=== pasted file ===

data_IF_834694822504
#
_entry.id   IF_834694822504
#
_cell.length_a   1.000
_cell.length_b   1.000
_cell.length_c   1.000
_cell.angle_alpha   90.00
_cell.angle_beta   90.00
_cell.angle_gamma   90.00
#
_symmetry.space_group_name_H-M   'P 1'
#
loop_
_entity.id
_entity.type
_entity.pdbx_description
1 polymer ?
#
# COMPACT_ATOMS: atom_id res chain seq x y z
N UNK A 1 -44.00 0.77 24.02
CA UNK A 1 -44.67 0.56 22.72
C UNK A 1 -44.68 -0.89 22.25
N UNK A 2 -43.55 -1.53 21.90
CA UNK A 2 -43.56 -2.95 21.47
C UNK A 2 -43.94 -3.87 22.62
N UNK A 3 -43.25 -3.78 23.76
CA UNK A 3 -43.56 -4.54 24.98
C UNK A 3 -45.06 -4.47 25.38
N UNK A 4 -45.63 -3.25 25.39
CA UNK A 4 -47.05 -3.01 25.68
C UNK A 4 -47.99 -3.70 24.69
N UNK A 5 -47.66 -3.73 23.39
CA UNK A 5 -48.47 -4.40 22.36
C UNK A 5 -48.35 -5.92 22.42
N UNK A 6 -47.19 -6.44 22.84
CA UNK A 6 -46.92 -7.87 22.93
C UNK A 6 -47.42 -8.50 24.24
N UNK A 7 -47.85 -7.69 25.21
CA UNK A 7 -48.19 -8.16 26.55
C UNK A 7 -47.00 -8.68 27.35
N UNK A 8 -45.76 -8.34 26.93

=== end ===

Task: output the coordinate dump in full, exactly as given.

data_IF_834694822504
#
_entry.id   IF_834694822504
#
_cell.length_a   1.000
_cell.length_b   1.000
_cell.length_c   1.000
_cell.angle_alpha   90.00
_cell.angle_beta   90.00
_cell.angle_gamma   90.00
#
_symmetry.space_group_name_H-M   'P 1'
#
loop_
_entity.id
_entity.type
_entity.pdbx_description
1 polymer ?
#
# COMPACT_ATOMS: atom_id res chain seq x y z
N UNK A 1 -44.00 0.77 24.02
CA UNK A 1 -44.67 0.56 22.72
C UNK A 1 -44.68 -0.89 22.25
N UNK A 2 -43.55 -1.53 21.90
CA UNK A 2 -43.56 -2.95 21.47
C UNK A 2 -43.94 -3.87 22.62
N UNK A 3 -43.25 -3.78 23.76
CA UNK A 3 -43.56 -4.54 24.98
C UNK A 3 -45.06 -4.47 25.38
N UNK A 4 -45.63 -3.25 25.39
CA UNK A 4 -47.05 -3.01 25.68
C UNK A 4 -47.99 -3.70 24.69
N UNK A 5 -47.66 -3.73 23.39
CA UNK A 5 -48.47 -4.40 22.36
C UNK A 5 -48.35 -5.92 22.42
N UNK A 6 -47.19 -6.44 22.84
CA UNK A 6 -46.92 -7.87 22.93
C UNK A 6 -47.42 -8.50 24.24
N UNK A 7 -47.85 -7.69 25.21
CA UNK A 7 -48.19 -8.16 26.55
C UNK A 7 -47.00 -8.68 27.35
N UNK A 8 -45.76 -8.34 26.93